How Weather Conditions Affect Wildfires

Alex Camerino | FireFire
Weather affects on wildfires
Weather conditions have much to do with the intensity of a wildfire. Photo: KRVN

Weather conditions affect wildfires in three key ways that can lead to easier suppression or an out-of-control blaze. The three major factors for the development or suppression of a wildfire are wind, humidity, and air temperature.


Wind is the most obvious driver of a wildfire. As the wind picks up it flattens out the flames, bringing them closer to ground level vegetation. When the flames are closer to the ground, vegetation heats up and dries faster. This can lead to a fire quickly intensifying and spread rapidly. When wildfires are intense they can also create their own weather patterns making conditions around the fire extremely dangerous for firefighters.


The relative humidity is most simply how much water the air can hold. Humidity is extremely important for taming a fire. The drier the air is the faster vegetation dries out, which intensifies a blaze.  Consistent rain, even if it is only a small amount, is key for fire suppression. Humidity saps large amounts of energy from wildfires so even if there is no intense downpour consistent high humidity can help fire crews.


Fire needs three ingredients to ignite: fuel, oxygen, and heat. In a forest, both fuel and oxygen are readily available. The main job of fire crews is to eliminate one of those three ingredients. Hotshots spend much of their time digging fire lines which eliminates fuels on the ground so the fires cannot advance. When air temperatures are cooler fires tend to grow at slower rates. This is due to the fuel simply being cooler, which means it will take more energy (heat) to make those materials combust.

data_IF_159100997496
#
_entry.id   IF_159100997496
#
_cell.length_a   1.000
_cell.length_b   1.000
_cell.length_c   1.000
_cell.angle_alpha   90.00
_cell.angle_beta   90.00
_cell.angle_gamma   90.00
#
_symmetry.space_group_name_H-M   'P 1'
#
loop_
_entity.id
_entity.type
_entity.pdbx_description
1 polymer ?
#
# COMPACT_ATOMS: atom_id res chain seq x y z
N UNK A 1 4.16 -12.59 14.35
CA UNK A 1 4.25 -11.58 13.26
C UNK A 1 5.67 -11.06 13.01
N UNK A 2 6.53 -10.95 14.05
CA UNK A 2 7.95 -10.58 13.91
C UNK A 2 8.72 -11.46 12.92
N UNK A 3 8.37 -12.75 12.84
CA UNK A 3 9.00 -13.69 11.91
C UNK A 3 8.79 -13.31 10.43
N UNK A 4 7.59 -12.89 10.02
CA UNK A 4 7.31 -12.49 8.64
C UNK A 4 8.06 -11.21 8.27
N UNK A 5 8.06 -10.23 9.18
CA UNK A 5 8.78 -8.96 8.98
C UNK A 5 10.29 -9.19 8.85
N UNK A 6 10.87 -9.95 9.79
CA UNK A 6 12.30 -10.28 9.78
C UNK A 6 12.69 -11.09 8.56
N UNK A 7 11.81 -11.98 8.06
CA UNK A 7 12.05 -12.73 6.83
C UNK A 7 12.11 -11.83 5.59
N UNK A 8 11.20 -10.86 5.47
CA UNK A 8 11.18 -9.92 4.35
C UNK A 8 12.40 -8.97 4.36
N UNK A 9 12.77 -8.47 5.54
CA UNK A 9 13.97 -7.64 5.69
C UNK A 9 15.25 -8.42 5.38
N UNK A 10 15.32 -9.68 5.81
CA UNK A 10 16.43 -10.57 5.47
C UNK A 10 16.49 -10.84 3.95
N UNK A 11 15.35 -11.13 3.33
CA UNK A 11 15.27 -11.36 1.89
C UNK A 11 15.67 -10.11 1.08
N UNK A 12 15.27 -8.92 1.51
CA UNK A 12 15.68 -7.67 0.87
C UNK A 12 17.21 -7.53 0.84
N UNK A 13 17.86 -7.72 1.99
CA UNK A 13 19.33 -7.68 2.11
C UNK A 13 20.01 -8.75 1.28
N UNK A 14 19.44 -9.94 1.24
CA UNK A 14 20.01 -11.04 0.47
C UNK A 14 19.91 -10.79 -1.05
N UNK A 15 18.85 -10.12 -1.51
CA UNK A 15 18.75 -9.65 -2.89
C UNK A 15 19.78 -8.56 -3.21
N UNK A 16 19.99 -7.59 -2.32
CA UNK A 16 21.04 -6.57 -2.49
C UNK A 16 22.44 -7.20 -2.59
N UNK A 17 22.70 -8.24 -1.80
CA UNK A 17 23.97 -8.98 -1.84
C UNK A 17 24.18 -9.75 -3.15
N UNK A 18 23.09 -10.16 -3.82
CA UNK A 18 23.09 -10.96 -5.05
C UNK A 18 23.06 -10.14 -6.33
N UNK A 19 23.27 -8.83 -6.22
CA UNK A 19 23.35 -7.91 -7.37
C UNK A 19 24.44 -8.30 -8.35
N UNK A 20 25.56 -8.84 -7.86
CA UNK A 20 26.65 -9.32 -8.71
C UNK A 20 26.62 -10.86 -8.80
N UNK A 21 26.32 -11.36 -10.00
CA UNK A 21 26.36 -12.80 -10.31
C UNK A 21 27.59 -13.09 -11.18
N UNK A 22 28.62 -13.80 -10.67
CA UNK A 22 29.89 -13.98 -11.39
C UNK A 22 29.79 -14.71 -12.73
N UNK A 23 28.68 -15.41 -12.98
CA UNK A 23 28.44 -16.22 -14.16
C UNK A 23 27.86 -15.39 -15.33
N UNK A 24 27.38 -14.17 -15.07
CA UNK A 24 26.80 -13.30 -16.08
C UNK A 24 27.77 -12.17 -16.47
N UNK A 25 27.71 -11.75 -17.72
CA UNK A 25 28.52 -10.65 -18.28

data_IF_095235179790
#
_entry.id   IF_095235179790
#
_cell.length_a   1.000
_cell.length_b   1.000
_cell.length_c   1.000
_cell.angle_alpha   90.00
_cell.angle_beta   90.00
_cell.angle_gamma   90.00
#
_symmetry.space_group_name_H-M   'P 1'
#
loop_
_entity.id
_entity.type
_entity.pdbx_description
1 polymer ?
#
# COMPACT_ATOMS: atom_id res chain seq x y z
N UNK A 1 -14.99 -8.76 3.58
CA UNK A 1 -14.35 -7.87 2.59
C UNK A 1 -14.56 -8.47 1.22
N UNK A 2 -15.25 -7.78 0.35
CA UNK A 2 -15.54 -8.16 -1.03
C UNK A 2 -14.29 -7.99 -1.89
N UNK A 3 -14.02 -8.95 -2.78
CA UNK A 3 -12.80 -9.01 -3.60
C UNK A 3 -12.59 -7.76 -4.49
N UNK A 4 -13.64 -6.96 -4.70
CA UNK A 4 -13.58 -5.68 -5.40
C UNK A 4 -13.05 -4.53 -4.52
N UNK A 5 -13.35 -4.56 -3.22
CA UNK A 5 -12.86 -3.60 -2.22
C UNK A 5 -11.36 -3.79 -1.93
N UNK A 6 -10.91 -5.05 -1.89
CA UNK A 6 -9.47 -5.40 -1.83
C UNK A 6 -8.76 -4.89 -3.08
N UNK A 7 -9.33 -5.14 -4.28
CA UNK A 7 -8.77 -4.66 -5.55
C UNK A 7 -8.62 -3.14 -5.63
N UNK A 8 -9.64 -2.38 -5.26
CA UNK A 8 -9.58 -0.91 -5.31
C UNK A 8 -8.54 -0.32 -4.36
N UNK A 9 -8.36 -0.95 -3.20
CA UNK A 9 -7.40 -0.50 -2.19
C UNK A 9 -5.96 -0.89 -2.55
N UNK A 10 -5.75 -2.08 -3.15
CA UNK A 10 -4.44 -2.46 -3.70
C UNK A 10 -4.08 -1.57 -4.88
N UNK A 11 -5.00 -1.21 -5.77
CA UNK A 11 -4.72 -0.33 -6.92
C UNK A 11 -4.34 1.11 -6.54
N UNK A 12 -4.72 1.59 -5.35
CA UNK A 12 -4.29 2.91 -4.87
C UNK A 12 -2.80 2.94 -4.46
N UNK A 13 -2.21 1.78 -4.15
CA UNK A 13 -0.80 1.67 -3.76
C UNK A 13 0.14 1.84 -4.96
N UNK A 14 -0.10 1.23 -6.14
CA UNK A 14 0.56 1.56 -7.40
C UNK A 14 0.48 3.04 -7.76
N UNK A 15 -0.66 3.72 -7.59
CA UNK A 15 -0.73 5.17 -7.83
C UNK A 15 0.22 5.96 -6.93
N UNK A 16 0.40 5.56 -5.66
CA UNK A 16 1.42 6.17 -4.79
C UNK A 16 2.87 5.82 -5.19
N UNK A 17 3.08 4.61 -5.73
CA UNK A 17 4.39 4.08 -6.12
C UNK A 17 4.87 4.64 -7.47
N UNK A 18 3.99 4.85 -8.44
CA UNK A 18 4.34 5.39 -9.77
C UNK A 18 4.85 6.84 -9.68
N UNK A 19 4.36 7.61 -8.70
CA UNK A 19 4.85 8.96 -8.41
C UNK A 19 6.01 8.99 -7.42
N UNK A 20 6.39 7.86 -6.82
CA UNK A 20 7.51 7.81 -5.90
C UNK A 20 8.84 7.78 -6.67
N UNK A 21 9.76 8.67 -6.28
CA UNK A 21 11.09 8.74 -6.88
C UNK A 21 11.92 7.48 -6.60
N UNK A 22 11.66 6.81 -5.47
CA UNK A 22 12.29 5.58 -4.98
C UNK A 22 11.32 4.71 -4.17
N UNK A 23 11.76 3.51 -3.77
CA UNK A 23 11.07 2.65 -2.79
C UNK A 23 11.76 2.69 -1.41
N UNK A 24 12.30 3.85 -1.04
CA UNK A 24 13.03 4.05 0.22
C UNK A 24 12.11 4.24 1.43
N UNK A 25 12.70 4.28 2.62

Hotshot crews deployed by the US Forest Service dig a fire line along the flanks of an active wildfire. By removing vegetation they are creating a break that will stop the fire with low to moderate winds. Photo: SCA

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2 thoughts on “How Weather Conditions Affect Wildfires

  1. How excess fuel built up over decades of poor forest management influences fires…

    If you guys want to fix the problem why don’t you focus on the main culprit?

    1. Quick answer: Money. The federal government was historically hesitant to spend on thinning activities (brush removal, monitored undercover burning, etc) and the effort will take many years to really catch up. Here in California, the feds control around 57% of the wildlands, private ownership accounts for 40%, and the state controls 3%. California typically has multiple programs to assist private ownership with the cost of thinning, but the that is mostly for the non-commercial owners. The corporate properties and huge ag parcels are managed for profit so those owners don’t want to fund understory suppression.

      The forrest understory growth was thin enough to easily ride a horse through all but watercourse growth when the west was first settled by non-native folk in the 1800’s. The efforts today basically try to replicate that by cutting and chipping or piling debris for burning during the winter.

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